Earthquake fear skyrockets prices of prefabricated houses in İzmir

Earthquake fear skyrockets prices of prefabricated houses in İzmir

Earthquake fear skyrockets prices of prefabricated houses in İzmir

The increase in demand for prefabricated houses has caused the prices of demountable structures for sale in Turkey’s Aegean coast to increase by 40 percent in two weeks, after a magnitude-6.6 earthquake that shook the region on Oct. 30.

Prefabricated houses, which were offered for sale at a price between 70,000 and 100,000 Turkish Liras ($9,000 – $12,750) in İzmir province before the earthquake that killed 114 people, are now appearing to buyers for sale for 150,000 to 200,000 Turkish Liras ($19,000 – $25,500), according to Rıdvan Akgün, the chairman of the İzmir Real Estate Club.

“İzmir residents are looking for a parcel or plot of land for prefabricated housing. Due to this, supply and demand increased,” Akgün said.

Noting that the prices of detached houses also increased after the earthquake, Akgün stressed that the prices of villas increased by almost 50 percent in the same time period.

“We see that the villas, which were sold for 1 million Turkish Liras [$127,000] two weeks ago, are now being sold for 1.5 million Turkish Liras [$190,000],” he added.

Soil liquefaction poses danger to Istanbul

Meanwhile, experts have warned for an immediate need to take precautions against an expected big Marmara earthquake, noting that one of the biggest risks is “soil liquefaction.”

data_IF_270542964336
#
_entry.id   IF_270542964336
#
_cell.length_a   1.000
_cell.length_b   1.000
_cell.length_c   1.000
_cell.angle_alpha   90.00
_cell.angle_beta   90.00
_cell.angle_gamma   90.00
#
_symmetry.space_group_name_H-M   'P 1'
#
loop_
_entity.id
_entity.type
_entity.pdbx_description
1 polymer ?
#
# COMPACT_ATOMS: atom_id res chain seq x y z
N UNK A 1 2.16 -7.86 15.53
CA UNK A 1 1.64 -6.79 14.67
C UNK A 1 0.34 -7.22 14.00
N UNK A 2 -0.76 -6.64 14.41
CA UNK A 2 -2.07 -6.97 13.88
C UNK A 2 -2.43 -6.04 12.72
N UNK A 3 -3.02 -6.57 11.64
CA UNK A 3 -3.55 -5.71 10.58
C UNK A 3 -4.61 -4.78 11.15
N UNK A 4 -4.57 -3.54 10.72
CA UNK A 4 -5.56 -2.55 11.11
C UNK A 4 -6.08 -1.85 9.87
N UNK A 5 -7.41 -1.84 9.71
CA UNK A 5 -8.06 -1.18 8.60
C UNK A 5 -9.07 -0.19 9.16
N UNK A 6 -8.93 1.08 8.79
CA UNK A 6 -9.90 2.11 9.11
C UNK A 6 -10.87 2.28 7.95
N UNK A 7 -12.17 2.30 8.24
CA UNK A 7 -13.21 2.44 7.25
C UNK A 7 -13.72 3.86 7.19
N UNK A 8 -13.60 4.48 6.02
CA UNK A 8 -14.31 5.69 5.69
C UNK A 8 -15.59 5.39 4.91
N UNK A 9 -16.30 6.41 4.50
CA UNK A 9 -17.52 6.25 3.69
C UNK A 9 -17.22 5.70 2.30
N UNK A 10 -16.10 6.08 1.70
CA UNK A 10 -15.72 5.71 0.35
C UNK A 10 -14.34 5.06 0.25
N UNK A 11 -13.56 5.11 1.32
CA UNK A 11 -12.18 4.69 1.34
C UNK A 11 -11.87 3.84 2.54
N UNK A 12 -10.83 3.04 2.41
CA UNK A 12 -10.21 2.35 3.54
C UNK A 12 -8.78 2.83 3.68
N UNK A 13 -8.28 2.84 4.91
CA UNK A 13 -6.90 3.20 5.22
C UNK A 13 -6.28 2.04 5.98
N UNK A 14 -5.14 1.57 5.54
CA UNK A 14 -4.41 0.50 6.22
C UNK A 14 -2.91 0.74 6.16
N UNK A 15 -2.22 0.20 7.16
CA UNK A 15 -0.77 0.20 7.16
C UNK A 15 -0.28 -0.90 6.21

Oğuz Gündoğdu, a geophysicist from Istanbul University, says lands reclaimed from the sea, especially coastal promenades and Istanbul’s Avcılar district, are under high risk due to soil liquefaction.

Gündoğdu said buildings in the city need to be inspected for the ground they are built upon, citing a heightened risk.

“Liquefaction aggravates waves of tremors and affects the balance of buildings. Istanbul’s Avcılar and Ataköy settlements are particularly risky areas. We see what happened in the 1999 earthquake where a coastal strip, reclaimed from the sea, was shattered and collapsed back into the sea,” he said.

Nusret Suna, the head of Istanbul Chamber of Construction Engineers, also warns that the roads built on areas reclaimed from the sea may also pose a risk.

Suna said any extraordinary movement, tremors or vibrations cause ground with soil liquefaction to lose its capability to carry the load above, namely, buildings.

“This is not the case for all of Istanbul, but liquefaction risk exists especially in areas with alluvial soil, sandy ground and areas where underground water levels are high,” he said.

Following the Marmara earthquake in 1999, soil liquefaction has been a pressing issue Turkish experts having been calling on authorities to look into.

More than 17,000 people were killed in 1999 when a 7.4-magnitude quake struck the western city of İzmit, 90 kilometers southeast of Istanbul.